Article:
The appeal of Guardians isn’t limited to its raccoon and CGI tree-creature effects. The film’s human leads also connect in a big way. Chris Pratt makes the jump from TV’s Parks and Recreation into the role of full-on leading man without missing a step. As the spacefaring Peter Quill (Codename: Star-Lord…but nobody picks up on this), Pratt channels equal parts Indiana Jones and Will Smith to produce a rare combo- a convincing action hero with a silly sense of humor. Pratt’s charm and no-luck bearing make him an easy character for audiences to latch on to, even as the main plot takes flight to sci-fi heights. And as he ridiculously busts a move to the sappy sounds of yesteryear, we can’t help but tap our feet along. Pratt’s all-in and that level of commitment shines through in his performance.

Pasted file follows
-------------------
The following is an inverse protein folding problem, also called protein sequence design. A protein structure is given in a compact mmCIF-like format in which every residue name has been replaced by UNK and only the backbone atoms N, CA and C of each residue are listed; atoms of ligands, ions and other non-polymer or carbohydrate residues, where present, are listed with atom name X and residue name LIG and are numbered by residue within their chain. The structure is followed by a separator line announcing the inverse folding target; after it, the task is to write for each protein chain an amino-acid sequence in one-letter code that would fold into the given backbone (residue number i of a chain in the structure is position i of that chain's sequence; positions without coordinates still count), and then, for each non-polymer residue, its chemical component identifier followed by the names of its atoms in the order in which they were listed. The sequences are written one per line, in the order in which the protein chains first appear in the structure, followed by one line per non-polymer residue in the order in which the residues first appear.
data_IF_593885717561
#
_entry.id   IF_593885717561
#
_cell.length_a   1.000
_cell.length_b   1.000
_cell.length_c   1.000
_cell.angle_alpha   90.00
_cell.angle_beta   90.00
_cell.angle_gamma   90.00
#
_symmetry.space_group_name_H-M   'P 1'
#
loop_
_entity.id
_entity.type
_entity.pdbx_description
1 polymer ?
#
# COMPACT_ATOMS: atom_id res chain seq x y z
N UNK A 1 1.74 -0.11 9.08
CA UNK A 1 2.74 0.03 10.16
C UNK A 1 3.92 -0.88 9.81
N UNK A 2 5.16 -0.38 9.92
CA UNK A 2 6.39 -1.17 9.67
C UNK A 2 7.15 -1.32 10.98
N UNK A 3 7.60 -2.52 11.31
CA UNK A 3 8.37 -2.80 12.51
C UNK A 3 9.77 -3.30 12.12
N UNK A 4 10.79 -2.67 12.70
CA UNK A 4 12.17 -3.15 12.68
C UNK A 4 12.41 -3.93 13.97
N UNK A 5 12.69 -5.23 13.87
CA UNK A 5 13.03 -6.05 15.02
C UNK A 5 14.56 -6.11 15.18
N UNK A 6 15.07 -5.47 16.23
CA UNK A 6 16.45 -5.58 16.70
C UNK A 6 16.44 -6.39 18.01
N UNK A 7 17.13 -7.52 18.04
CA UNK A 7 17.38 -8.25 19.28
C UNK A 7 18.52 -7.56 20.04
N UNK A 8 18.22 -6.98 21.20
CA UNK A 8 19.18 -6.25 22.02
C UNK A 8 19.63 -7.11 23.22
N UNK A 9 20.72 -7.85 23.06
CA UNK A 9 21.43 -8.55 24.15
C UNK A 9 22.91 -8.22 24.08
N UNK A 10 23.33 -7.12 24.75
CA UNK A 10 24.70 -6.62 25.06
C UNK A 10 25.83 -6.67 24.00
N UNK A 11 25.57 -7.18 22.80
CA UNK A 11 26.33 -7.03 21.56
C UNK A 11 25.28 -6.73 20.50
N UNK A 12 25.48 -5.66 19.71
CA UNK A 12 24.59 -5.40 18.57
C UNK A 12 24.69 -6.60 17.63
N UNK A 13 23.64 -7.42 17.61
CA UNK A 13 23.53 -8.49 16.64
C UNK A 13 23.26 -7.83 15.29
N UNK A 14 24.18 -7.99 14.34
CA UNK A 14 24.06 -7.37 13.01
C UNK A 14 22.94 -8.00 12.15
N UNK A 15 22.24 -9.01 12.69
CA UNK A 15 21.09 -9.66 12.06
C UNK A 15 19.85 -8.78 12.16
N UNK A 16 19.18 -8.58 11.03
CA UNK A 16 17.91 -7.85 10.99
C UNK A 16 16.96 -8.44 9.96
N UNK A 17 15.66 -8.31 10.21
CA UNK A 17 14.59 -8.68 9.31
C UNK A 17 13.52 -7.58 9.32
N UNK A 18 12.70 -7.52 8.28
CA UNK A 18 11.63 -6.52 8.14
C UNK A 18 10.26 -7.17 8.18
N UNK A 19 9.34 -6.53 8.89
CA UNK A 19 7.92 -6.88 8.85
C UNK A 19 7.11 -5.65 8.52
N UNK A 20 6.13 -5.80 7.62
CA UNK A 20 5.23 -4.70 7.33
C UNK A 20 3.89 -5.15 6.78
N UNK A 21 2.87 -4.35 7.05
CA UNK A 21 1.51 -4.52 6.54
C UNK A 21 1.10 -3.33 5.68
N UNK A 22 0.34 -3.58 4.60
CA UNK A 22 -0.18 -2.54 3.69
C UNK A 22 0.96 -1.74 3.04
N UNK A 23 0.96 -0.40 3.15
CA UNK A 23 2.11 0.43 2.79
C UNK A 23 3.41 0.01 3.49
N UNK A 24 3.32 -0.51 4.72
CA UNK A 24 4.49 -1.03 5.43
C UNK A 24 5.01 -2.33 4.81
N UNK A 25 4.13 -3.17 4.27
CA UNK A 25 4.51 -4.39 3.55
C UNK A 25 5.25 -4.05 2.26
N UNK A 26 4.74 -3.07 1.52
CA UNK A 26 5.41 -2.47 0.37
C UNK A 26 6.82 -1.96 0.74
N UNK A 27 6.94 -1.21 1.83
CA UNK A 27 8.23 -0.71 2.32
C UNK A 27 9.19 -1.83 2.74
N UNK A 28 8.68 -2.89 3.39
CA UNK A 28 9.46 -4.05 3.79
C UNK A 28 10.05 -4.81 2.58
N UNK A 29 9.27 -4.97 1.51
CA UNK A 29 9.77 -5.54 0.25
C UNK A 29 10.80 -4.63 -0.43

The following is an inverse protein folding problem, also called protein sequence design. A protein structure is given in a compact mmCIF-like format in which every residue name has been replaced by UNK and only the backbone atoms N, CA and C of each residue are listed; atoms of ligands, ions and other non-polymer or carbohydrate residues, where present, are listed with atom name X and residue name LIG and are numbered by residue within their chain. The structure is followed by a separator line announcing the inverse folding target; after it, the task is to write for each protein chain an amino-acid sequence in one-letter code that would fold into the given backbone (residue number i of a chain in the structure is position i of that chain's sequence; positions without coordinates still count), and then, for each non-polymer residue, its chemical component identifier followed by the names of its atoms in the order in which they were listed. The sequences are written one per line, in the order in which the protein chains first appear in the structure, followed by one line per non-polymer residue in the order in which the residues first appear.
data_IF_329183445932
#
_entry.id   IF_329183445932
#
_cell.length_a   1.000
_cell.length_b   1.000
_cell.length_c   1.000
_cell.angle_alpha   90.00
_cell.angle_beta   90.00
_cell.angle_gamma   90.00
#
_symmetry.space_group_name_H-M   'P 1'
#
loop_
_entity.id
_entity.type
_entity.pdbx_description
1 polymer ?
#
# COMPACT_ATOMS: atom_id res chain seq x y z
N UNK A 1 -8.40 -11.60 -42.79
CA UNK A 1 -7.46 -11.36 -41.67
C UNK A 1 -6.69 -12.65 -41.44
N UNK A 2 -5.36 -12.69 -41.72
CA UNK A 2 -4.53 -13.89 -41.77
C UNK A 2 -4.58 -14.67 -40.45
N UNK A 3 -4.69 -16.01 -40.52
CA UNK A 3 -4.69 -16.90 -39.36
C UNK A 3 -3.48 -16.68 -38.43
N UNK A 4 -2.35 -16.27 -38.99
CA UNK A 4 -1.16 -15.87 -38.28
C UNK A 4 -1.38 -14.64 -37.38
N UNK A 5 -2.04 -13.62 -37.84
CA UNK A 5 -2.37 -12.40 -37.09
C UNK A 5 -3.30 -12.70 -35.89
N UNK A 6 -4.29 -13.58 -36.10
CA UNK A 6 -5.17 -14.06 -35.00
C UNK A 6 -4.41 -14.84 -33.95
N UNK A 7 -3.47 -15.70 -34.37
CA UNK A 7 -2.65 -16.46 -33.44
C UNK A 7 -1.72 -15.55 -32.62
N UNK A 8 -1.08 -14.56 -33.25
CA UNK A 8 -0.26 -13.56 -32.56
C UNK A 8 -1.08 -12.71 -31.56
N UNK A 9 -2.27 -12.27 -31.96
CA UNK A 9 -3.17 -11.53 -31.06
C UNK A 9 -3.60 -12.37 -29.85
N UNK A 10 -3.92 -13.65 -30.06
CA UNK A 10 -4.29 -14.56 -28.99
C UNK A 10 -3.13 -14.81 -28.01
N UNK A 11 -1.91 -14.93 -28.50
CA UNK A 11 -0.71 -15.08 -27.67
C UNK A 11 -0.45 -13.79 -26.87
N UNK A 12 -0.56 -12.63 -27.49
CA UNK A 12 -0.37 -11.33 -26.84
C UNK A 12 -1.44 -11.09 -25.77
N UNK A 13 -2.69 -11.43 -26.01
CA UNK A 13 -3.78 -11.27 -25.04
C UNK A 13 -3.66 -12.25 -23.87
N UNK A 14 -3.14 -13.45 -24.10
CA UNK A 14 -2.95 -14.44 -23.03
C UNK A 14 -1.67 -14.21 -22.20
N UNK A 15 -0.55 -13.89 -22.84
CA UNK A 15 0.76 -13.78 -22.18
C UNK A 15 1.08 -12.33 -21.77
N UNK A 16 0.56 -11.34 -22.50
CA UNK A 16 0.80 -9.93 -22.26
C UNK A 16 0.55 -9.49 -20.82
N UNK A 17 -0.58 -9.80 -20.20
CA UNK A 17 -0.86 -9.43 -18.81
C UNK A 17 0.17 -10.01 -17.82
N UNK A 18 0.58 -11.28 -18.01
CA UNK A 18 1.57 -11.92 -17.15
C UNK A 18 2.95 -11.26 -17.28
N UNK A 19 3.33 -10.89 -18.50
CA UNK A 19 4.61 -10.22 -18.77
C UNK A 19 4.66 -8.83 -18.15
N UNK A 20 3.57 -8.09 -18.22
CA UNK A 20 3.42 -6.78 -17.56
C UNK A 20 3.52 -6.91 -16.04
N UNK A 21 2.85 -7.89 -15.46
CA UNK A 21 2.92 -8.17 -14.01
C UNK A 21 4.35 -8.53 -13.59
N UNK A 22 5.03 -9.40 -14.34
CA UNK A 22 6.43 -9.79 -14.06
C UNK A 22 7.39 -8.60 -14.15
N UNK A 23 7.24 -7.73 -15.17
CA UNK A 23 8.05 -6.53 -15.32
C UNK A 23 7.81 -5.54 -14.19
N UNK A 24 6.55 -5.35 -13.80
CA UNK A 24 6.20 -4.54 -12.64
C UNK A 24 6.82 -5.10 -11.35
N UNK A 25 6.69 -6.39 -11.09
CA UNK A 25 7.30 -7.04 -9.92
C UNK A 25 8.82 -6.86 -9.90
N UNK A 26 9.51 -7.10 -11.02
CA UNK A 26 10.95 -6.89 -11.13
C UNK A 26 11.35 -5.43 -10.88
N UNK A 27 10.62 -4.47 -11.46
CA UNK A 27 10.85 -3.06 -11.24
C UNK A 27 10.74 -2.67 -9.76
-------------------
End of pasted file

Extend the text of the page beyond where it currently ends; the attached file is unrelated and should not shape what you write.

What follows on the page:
Zoe Saldana brings a confident swagger to her role as Gamora, a trained assassin with a dark past. Saldana projects an edge of danger and also a sense of wounded loss. Her character’s journey holds equal sway with Peter Quill’s own and in terms of performance, Saldana’s strength and focus serves as a great counterpart for Pratt’s goofball persona.
Former wrestler and mixed martial arts fighter Dave Bautista even shines under James Gunn’s direction. Bautista’s musclebound Drax the Destroyer serves as the team’s enforcer and also has a propensity for only taking things literally. Bautista not only weighs-in substantially during the film’s action scenes, but also has some of the biggest laughs. Gunn coaches a deft deadpan delivery from Bautista and it is perfect.
The film features not one but two scene stealers in the form of Rocket, voiced by Bradley Cooper, and Groot, voiced by Vin Diesel. Rocket is a feisty and world-weary bounty hunter who also just happens to inhabit the corporeal being of a raccoon. Rocket is spunky and gritty but also shown to be highly intelligent (he’s the mastermind of nearly all the team’s plans) and has several scenes of real emotion and depth. Marvel is sure to sell a lot of Rocket plush toys and action figures, but his character is surprisingly well-rounded.